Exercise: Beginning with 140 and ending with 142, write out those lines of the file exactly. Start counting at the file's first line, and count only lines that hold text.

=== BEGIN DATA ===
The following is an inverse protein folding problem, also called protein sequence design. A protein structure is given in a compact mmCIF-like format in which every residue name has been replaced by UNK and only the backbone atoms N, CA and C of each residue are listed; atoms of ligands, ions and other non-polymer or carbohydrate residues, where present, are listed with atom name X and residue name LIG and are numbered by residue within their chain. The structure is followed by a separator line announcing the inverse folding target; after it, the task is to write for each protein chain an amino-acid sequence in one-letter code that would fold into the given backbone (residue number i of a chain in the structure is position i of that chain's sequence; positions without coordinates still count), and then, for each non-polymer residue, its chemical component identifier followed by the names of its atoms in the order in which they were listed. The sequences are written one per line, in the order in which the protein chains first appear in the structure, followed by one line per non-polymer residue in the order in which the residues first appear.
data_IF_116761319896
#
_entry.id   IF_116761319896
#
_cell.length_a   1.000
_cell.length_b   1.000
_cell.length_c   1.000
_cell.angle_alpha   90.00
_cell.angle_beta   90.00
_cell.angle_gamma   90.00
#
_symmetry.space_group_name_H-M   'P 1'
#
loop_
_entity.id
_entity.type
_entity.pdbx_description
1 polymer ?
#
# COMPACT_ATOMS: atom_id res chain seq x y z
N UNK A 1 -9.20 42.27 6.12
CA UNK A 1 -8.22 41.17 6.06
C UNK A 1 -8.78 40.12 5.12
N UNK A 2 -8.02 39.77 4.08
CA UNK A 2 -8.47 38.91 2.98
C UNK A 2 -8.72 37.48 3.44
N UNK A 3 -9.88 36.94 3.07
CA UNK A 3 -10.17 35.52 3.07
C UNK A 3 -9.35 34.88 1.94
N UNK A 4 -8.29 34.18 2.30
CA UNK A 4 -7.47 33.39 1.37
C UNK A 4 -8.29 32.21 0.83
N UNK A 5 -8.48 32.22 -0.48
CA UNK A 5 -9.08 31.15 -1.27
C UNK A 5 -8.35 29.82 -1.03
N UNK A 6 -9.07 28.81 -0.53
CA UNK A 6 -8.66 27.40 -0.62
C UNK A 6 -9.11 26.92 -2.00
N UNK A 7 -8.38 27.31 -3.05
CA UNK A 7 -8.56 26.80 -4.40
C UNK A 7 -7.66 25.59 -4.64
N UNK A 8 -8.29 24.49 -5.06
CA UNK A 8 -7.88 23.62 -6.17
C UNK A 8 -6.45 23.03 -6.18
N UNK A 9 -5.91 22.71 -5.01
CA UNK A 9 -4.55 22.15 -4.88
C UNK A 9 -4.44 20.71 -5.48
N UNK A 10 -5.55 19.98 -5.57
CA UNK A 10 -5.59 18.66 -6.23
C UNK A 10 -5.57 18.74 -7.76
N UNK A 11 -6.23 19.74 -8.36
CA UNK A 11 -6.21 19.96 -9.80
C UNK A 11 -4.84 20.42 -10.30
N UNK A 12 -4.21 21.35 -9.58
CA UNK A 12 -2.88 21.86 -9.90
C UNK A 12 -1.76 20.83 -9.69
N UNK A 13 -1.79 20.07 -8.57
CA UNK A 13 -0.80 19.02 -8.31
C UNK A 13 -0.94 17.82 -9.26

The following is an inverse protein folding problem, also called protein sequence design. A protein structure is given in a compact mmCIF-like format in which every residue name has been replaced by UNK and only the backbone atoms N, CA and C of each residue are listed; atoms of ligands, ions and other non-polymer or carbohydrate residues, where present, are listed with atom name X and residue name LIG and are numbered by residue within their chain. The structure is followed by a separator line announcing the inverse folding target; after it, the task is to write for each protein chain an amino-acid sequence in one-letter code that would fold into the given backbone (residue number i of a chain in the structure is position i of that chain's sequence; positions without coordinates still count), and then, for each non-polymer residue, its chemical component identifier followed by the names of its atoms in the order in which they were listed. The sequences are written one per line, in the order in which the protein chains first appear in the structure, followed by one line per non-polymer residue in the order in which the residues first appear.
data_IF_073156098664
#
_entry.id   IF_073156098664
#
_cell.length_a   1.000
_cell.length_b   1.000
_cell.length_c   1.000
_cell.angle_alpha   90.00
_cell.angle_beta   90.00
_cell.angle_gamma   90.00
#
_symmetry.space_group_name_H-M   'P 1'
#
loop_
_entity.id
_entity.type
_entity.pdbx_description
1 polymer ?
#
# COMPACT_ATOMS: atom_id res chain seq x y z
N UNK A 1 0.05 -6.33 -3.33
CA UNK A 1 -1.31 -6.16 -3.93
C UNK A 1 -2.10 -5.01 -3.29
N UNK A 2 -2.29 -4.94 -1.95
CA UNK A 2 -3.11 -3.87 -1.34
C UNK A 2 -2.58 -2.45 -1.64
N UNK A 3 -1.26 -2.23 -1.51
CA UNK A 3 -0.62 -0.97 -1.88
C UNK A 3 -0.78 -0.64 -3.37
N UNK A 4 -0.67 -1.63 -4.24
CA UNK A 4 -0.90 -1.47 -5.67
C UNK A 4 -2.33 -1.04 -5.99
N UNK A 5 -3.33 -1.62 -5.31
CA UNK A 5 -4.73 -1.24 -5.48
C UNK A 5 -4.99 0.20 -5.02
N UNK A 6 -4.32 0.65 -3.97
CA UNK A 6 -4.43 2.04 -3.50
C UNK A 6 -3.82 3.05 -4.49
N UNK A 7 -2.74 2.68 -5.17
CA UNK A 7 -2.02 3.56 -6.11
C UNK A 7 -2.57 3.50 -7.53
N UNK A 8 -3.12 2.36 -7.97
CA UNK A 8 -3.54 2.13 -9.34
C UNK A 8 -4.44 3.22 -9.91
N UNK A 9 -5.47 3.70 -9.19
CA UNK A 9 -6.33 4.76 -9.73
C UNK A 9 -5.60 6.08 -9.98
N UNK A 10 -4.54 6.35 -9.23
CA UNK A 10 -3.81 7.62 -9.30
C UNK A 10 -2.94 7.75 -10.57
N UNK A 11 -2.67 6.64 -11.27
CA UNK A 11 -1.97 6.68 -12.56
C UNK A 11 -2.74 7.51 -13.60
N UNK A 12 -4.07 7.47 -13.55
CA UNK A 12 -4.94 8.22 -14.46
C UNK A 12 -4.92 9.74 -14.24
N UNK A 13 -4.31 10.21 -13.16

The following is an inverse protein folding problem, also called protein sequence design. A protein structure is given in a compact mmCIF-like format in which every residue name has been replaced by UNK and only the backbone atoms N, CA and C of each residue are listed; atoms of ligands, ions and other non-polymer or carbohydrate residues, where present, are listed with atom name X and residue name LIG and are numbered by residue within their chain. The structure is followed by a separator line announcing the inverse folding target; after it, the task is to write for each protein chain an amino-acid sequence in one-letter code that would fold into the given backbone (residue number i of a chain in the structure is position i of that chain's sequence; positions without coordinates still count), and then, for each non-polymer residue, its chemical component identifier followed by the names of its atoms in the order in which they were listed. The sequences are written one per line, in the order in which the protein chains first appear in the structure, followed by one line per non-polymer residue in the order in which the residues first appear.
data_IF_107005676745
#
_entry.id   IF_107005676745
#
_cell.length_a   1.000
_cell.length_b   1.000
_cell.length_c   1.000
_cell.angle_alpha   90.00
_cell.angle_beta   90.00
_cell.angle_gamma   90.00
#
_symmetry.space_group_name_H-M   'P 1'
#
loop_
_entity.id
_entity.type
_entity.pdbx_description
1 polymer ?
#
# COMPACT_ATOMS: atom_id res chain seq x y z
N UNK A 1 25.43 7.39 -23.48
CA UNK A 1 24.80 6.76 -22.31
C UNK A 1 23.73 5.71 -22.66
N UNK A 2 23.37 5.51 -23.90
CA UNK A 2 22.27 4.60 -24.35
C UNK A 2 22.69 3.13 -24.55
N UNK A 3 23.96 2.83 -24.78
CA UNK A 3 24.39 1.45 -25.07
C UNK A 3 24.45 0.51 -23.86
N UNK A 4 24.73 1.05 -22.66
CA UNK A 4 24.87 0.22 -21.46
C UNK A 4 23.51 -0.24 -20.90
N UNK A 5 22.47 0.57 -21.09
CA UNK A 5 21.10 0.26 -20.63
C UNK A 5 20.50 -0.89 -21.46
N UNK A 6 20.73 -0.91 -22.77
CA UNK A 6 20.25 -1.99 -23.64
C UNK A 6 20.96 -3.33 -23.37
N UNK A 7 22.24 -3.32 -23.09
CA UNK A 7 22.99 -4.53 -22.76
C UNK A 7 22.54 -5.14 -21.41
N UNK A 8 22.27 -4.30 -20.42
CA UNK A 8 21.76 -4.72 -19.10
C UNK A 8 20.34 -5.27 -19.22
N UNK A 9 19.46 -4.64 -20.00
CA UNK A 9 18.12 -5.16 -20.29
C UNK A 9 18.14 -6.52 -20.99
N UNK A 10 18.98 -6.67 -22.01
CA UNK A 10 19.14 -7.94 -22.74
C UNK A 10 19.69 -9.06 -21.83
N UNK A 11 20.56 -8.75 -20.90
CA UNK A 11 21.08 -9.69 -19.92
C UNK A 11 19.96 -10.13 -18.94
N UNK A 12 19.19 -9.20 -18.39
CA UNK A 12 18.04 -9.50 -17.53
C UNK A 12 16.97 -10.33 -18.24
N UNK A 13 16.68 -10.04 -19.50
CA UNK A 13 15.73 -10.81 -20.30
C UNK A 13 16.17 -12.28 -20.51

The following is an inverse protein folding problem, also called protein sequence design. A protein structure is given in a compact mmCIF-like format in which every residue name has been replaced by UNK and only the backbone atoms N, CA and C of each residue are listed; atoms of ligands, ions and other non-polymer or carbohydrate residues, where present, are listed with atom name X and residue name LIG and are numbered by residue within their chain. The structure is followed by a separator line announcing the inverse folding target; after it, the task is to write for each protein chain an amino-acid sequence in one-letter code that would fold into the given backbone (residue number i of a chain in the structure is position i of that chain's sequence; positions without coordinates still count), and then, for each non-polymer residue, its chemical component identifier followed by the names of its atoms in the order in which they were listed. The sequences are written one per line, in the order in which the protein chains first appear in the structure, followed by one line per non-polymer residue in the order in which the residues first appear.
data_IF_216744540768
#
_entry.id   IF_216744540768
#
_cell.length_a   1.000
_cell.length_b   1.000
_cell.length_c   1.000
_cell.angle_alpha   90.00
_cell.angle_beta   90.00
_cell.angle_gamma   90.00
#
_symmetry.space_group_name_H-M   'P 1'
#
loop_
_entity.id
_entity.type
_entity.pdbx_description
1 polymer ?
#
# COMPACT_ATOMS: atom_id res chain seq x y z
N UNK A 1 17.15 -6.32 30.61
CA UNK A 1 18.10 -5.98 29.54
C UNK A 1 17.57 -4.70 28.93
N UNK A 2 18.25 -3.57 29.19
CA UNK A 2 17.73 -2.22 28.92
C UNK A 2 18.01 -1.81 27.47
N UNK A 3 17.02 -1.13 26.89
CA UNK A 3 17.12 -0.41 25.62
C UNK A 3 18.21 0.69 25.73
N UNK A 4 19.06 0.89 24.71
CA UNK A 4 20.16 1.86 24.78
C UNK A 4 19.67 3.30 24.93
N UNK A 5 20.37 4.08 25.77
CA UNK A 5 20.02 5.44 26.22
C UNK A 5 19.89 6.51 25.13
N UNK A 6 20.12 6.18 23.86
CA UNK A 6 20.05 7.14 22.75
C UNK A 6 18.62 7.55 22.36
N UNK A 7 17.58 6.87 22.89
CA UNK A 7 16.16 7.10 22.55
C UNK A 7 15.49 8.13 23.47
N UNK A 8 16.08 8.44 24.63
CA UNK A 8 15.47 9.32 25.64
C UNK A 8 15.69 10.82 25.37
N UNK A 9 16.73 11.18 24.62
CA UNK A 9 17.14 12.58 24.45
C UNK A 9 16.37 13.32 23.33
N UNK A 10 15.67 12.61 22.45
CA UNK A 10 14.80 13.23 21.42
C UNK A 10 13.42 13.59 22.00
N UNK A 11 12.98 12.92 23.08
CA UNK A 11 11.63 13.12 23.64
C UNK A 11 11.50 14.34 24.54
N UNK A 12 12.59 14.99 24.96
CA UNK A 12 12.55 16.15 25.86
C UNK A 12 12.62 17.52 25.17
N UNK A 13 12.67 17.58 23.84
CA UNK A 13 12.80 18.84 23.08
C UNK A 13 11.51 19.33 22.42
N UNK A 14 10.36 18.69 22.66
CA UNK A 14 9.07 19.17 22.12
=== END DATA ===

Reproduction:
N UNK A 1 25.43 7.39 -23.48
CA UNK A 1 24.80 6.76 -22.31
C UNK A 1 23.73 5.71 -22.66